April 30, 2024
On January 22, 2024, Professor Nobumasa Akiyama of the Graduate School of Law appeared on TV Tokyo's program titled "Deteriorating Nuclear Disarmament Treaties: China, North Korea, India... World Accelerating Nuclear Arms Race." This program discusses how Japan should deal with the growing threat of nuclear weapons in the international community, with Russian President Putin suggesting the use of tactical nuclear weapons in his ongoing invasion of Ukraine, China strengthening its deployment of nuclear weapons, and North Korea pushing forward with its nuclear development. Professor Akiyama discussed that while the number of nuclear weapons has decreased compared to the peak of the Cold War era, the threshold for nuclear weapon use has lowered since Russia invaded Ukraine, indicating that the risk of nuclear weapons remains high. He also pointed out the deepening division within the international community concerning nuclear weapons.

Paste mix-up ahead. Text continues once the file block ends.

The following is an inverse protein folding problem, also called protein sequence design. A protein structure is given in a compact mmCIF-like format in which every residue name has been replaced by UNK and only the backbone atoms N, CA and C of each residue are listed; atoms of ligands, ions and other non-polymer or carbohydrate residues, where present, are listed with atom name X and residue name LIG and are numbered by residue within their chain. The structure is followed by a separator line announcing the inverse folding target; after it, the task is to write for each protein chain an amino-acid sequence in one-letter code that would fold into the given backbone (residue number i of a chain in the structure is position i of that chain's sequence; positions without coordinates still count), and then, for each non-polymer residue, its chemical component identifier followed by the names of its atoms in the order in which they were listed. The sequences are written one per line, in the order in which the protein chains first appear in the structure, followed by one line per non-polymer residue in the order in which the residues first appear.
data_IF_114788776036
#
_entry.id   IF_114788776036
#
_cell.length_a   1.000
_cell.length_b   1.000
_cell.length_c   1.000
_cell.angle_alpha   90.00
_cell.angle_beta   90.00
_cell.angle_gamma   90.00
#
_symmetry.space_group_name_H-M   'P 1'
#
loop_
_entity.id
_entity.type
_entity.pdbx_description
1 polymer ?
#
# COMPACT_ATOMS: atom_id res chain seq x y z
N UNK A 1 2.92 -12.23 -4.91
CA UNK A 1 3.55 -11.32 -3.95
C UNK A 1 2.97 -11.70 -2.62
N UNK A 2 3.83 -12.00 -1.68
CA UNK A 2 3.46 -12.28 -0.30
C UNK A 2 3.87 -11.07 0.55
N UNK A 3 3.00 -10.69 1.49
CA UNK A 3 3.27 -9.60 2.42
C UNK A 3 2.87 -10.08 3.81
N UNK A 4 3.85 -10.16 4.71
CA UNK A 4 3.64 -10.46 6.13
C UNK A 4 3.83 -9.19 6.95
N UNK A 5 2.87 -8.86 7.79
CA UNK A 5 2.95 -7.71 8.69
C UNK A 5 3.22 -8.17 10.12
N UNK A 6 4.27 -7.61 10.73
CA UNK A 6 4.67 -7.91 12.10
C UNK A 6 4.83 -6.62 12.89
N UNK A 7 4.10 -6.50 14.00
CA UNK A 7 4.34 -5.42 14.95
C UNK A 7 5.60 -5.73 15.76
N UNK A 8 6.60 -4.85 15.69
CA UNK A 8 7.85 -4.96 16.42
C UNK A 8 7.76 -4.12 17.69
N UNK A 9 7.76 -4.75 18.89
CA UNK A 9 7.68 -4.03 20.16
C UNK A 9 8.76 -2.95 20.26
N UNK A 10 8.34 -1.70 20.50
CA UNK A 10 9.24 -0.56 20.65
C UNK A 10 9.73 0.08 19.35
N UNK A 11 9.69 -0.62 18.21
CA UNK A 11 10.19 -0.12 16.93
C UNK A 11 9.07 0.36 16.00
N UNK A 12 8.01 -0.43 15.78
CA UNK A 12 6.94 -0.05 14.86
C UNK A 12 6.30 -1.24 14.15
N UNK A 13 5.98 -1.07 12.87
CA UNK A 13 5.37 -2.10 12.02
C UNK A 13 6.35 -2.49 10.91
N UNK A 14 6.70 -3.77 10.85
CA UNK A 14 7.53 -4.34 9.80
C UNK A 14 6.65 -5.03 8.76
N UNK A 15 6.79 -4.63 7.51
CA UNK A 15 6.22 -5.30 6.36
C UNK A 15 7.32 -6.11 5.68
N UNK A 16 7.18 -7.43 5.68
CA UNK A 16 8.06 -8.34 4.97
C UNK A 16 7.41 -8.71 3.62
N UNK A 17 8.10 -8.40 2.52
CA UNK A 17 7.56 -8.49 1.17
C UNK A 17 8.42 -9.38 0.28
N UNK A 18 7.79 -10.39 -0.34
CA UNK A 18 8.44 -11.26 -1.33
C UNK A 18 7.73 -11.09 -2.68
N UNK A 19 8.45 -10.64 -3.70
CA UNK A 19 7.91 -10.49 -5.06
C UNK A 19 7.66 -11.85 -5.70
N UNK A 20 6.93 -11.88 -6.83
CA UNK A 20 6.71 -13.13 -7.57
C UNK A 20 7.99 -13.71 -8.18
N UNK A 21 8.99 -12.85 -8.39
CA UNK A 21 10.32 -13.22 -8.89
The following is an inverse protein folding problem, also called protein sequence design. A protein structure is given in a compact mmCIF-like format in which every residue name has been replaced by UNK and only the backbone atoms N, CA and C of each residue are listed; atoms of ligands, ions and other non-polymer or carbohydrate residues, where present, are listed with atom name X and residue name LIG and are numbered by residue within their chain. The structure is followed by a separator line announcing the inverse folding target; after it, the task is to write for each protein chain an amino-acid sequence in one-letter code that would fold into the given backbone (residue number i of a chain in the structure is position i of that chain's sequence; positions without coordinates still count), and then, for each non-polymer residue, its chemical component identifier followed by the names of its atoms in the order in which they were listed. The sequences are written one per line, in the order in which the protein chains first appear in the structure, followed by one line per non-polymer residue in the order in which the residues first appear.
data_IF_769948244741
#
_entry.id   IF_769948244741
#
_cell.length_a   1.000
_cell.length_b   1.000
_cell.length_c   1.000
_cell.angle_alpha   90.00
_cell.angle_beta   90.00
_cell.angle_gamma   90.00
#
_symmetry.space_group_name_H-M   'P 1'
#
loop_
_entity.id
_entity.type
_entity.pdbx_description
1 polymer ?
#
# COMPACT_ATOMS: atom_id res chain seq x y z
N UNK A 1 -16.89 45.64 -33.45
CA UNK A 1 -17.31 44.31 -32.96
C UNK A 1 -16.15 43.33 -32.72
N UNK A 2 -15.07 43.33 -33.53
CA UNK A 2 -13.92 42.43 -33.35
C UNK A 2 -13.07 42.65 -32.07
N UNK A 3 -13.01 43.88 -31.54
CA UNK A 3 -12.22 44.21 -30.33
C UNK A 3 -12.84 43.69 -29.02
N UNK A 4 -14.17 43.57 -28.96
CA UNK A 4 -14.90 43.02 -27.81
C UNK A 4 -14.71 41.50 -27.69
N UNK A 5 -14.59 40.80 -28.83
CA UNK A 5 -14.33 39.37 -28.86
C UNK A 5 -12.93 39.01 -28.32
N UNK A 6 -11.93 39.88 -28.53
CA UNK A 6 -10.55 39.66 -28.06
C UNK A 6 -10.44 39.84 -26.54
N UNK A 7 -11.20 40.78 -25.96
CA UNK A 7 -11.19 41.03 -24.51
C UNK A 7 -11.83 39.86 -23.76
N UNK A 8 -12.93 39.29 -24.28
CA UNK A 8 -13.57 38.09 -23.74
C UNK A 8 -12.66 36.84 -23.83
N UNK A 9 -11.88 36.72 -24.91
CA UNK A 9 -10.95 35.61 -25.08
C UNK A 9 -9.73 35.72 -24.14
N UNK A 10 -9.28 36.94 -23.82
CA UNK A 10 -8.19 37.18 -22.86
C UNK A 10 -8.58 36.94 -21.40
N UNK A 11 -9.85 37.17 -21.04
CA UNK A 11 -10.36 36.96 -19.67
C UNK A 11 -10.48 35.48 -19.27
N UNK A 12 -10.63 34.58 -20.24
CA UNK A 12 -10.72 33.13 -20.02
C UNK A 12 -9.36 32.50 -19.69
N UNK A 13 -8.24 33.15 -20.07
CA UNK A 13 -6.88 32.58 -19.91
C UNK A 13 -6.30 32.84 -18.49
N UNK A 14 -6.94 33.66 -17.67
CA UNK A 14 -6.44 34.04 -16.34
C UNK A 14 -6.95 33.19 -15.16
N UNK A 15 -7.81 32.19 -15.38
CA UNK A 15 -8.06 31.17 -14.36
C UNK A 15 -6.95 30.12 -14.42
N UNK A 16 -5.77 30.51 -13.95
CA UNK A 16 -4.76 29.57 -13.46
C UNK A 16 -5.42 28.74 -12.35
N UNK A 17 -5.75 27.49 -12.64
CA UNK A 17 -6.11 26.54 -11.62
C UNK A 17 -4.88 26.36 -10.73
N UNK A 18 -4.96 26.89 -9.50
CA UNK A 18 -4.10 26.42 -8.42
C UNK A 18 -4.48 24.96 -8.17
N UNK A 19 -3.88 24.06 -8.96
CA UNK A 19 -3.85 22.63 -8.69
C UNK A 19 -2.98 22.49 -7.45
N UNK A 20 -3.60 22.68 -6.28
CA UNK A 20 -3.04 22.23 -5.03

Democracy and Human Rights Program

Comment on “‘Donate Cameras’ Japanese Journalists to Support Those in Myanmar” [in Japanese]

April 26, 2024
On December 20, 2023, a comment of Professor Maiko Ichihara of the Graduate School of Law on the Asahi Shimbun article "'Donate Cameras’ Japanese Journalists to Support Those in Myanmar" was published. This article is about Japanese journalists who were detained in military-controlled Myanmar after the coup in 2021, and who launched a project this month to support the activities of Myanmar journalists under oppression. Professor Ichihara stated that she felt it was an injustice that the world's attention was focused on Russia's invasion of Ukraine and the war between Israel and Hamas instead of Myanmar, which is also still in conflict. Under such circumstances, she emphasized that the activities of civil society are important, and that the Japanese government should also be proactive in this regard.

Comment on “‘Press Work Suddenly Becomes a Crime’, Trial Begins for the Founder of Apple Daily in Hong Kong” [in Japanese]